Fund Times: What CIT Group Troubles Mean for Funds
Plus, research from Arnott suggests market fairly valued, and more.
CIT Group (CIT), one of the nation's largest lenders to small and midsize companies, is on the ropes. According to news reports, the company is struggling to refinance its debt as the credit crunch has limited the company's access to the corporate-bond market.
The company's stock has fallen sharply this week after reports the federal government denied the company's requests for aid. Shares of the S&P 500 constituent are now down more than 89% for the year to date.
Index funds and ETFs that track the S&P 500 all have exposure to the company, though their stakes are small because of CIT's relatively small market capitalization. For example, while Vanguard 500 Index (VFINX) owned almost 1% of the shares outstanding as of March 31, the fund had only 0.02% of assets in the company.
Some other funds, however, have not been as fortunate. As of June 30, 2009, Academy Select Opportunities (ASELX) had a staggering 11% of its assets in the company. Even more troubling for shareholders here is that manager David Jacovini was buying more shares in the first quarter as the stock's price sunk after reports of the company's continued trouble. While Jacovini sold some of his stake before the stock's recent collapse, the fund still had significant exposure to the company. This stake has hurt shareholders, and over the last month alone the fund dropped close to 6% and trails 99% of its small-blend peers over the same period.
Other funds with more than 2% of assets in CIT as of March 31 include another Academy fund, Academy Core Equity (ACORX), SunAmerica Focused Small-Cap Value (SSSAX), AIM Financial Services (FSFSX), and Concorde Value (CONVX).
Caveat Emptor: Research from Arnott Suggests Market Fairly Valued
A few weeks ago, we reported the views of two prominent fund managers who suggested the market was fairly valued despite the dramatic losses experienced last year. A new report by industry veteran Rob Arnott reaches a similar conclusion.
Arnott and his firm, Research Affiliates, are famous for creating a series of equity market indexes that use fundamental measures to select and weight stocks in their index. He also manages PIMCO All Asset All Authority (PAUAX).
In the report, Arnott makes the following observation:
"A handy, simple metric for the valuation of the overall equity market is today's price divided by the last 10 years of earnings. Developed by Robert Shiller of Irrational Exuberance fame, this methodology smoothes the cyclical effect of wild swings in shorter term earnings to produce a more stable measure for historical comparison purposes. What does it reveal about today's prices? In short, despite all of the pain of the past two years (previous four months excluded), we stand very near the historical average valuation level. [T]he 'Shiller P/E' of 15.8 at mid-year, up from its low of 11.8 in March, is approaching the long-term historical average of 16.4."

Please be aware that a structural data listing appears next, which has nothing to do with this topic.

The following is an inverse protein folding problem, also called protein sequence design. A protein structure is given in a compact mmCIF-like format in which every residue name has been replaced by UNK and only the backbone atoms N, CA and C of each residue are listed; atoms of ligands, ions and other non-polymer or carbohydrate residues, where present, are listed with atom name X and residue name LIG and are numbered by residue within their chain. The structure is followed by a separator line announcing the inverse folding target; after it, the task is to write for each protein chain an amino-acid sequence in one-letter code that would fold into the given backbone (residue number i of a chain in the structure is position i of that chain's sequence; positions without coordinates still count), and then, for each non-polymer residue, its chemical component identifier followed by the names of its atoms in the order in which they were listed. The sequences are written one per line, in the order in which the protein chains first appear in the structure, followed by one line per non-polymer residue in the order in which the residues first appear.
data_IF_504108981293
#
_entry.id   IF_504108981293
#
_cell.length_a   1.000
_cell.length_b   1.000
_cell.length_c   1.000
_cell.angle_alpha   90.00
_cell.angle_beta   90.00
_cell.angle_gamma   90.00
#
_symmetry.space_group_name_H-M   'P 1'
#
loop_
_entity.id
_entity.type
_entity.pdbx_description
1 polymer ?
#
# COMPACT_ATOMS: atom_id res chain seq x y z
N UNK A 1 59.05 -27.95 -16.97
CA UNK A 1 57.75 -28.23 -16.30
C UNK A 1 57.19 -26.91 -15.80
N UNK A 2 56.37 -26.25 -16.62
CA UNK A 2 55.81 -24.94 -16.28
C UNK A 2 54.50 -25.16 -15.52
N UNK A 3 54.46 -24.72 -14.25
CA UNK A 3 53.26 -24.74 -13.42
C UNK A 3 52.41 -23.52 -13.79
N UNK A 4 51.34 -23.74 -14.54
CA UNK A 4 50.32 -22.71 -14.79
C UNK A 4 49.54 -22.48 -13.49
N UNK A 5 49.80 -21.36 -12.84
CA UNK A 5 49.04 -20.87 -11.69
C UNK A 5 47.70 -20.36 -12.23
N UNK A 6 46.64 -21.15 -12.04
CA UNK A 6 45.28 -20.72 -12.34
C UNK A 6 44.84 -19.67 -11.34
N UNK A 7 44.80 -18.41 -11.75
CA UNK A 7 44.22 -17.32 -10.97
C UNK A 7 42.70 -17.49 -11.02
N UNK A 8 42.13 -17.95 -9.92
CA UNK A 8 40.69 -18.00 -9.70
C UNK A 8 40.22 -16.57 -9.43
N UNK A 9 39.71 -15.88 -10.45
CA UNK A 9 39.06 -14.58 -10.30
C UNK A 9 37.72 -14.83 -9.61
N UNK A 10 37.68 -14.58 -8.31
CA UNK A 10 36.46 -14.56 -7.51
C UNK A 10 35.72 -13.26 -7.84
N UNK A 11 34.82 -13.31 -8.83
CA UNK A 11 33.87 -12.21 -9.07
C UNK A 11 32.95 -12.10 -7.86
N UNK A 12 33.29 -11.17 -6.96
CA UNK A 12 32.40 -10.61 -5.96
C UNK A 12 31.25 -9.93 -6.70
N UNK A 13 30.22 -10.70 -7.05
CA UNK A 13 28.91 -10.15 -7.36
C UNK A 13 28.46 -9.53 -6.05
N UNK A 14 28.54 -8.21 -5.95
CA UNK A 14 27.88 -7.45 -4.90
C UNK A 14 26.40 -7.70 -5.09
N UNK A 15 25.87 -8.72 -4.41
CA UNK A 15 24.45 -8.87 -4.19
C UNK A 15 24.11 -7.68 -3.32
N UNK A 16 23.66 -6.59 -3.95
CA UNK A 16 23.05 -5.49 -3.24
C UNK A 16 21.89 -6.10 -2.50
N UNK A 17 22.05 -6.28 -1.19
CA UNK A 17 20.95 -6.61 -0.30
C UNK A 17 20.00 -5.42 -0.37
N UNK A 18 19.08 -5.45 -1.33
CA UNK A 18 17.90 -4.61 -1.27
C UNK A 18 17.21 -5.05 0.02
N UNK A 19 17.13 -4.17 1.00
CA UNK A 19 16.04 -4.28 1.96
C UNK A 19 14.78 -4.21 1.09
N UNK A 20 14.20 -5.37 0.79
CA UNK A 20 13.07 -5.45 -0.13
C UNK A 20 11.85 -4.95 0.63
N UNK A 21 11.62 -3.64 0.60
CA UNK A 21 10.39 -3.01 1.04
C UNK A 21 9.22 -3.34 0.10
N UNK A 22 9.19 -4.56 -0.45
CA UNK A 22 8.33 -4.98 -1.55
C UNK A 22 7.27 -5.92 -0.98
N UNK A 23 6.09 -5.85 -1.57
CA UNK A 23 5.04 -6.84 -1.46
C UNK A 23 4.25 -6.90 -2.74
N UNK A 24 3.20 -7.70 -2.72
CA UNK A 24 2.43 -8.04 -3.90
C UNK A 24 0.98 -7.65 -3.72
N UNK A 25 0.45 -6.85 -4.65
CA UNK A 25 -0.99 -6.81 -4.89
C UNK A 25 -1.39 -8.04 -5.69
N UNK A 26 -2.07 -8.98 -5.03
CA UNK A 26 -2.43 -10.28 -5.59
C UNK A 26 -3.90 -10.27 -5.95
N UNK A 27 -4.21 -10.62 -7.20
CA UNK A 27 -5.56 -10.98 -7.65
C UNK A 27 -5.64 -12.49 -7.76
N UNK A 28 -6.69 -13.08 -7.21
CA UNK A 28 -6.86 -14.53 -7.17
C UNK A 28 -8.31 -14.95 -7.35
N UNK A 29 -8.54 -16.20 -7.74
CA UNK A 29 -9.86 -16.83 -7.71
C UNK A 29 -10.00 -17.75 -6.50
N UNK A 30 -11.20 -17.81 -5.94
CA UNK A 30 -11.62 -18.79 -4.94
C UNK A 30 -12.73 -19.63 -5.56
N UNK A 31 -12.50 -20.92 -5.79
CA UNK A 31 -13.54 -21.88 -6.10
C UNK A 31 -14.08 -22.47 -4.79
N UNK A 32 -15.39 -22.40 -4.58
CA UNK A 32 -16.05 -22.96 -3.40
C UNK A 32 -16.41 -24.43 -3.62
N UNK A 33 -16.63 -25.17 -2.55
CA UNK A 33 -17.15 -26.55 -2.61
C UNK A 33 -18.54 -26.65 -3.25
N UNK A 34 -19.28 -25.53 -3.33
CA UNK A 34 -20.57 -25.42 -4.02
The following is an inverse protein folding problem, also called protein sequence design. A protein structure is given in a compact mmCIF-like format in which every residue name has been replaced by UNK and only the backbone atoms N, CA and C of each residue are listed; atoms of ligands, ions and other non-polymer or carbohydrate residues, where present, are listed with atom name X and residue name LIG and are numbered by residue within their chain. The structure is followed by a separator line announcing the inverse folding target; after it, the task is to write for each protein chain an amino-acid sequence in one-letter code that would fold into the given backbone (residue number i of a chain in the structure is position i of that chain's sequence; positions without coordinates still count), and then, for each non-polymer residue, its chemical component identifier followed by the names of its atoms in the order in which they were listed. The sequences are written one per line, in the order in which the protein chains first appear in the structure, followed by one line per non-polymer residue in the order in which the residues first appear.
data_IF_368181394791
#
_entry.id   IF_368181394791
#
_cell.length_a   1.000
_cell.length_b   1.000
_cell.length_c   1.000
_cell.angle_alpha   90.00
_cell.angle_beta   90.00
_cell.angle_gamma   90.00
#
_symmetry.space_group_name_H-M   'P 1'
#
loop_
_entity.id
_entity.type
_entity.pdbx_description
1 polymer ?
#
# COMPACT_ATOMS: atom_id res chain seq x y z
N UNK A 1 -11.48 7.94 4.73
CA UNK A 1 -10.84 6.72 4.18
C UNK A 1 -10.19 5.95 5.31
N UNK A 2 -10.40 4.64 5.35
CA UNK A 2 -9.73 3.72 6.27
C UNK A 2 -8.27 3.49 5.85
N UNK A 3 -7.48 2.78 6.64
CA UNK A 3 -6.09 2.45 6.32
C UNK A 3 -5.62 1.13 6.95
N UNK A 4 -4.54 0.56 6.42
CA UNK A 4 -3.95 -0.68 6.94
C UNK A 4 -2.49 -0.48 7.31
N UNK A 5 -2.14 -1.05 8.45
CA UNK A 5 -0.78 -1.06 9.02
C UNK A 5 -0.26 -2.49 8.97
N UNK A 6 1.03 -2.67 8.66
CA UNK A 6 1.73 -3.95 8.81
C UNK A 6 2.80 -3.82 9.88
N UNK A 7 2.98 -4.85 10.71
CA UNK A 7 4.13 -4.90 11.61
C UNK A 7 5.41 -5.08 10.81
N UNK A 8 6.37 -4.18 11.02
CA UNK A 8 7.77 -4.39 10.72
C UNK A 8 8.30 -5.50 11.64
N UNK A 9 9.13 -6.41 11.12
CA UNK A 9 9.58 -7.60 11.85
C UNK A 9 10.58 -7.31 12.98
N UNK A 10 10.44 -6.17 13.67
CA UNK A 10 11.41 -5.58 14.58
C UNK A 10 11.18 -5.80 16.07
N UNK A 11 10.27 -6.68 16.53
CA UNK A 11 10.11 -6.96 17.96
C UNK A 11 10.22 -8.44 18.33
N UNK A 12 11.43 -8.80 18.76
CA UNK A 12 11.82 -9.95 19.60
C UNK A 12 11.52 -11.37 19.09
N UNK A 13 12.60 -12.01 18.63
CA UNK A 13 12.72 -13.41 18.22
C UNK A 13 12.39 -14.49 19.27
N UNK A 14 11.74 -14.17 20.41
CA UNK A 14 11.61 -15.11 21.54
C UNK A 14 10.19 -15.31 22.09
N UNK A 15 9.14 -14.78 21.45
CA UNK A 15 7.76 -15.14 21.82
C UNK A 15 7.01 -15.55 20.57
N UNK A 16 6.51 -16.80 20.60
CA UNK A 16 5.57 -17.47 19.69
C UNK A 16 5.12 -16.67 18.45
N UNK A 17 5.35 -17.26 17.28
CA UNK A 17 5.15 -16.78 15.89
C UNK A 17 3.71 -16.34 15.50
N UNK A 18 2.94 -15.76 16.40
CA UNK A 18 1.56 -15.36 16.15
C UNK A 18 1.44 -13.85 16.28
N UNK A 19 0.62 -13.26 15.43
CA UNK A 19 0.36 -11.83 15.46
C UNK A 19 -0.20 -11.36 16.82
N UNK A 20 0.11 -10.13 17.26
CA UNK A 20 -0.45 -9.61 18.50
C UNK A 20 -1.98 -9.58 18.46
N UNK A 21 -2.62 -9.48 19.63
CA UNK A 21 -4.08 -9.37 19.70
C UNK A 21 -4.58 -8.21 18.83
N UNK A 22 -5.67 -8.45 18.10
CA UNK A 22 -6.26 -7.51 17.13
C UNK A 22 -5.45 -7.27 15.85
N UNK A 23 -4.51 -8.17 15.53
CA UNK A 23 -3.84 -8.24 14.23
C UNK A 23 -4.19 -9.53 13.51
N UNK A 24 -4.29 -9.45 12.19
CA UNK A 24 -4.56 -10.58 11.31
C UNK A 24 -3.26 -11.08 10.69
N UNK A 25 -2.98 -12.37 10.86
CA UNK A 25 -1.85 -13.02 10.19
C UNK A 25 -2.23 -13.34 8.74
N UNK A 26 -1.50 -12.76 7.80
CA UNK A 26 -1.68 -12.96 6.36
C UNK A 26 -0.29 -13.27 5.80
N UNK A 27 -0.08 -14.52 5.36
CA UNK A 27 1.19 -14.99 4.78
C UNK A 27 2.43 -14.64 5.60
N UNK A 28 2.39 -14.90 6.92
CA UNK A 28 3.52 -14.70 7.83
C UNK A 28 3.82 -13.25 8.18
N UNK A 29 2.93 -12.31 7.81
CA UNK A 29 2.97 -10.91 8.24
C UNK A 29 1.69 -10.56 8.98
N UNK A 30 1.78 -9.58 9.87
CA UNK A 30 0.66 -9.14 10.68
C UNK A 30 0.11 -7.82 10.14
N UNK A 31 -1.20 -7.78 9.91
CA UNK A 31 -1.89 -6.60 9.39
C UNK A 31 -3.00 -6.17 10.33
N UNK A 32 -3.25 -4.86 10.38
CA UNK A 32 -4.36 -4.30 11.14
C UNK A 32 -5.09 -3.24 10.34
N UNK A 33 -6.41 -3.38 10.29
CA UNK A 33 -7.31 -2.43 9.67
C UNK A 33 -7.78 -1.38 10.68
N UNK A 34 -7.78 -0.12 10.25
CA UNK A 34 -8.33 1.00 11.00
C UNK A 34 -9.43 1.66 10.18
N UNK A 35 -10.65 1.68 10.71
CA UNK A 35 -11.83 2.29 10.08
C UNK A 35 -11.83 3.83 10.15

We think his conclusion is particularly refreshing, as few mutual fund managers (save Bob Rodriguez at FPA) are willing to be so candid:
"[W]e find it hard to become enthusiastic about 'average' market valuations."
New CEO for Janus
Janus Capital Group (JNS) announced the departure of CEO Gary Black this week. Janus board member Tim Armour, who retired from Morningstar, Inc. (MORN) in 2008, will serve as interim CEO while the firm conducts its search for a permanent CEO. For more details on Black's departure and impact on Janus mutual funds, please see my colleague Andrew Gogerty's article from earlier this week.
Davis Selected Advisors Trims Management Fees for Multiple Funds
Multiple funds managed by Davis Selected Advisers announced management fee reductions this week.
For Davis NY Venture (NYVTX), advisory fees for the first $3 billion in assets will be lower going forward. This means investors are set to save close to $1 million annually in fees starting July 1. While this is a significant sum, Davis did collect more than $223 million in fees during 2008, up from $165 million it collected from the fund in 2006.
Shareholders of Clipper (CFIMX) will also see a substantial fee reduction. They currently pay an average management fee of 0.625% for assets under $1 billion and will now pay just 0.55%, more than a 10% discount.
With the profitability of many asset-management firms under pressure due to declining assets, it is nice to see some firms (and mutual fund boards) are still able to reduce fees for shareholders as they recover from 2008's disappointing losses.
Ryan Leggio has a position in the following securities mentioned above: SLASX. Find out about Morningstar’s editorial policies.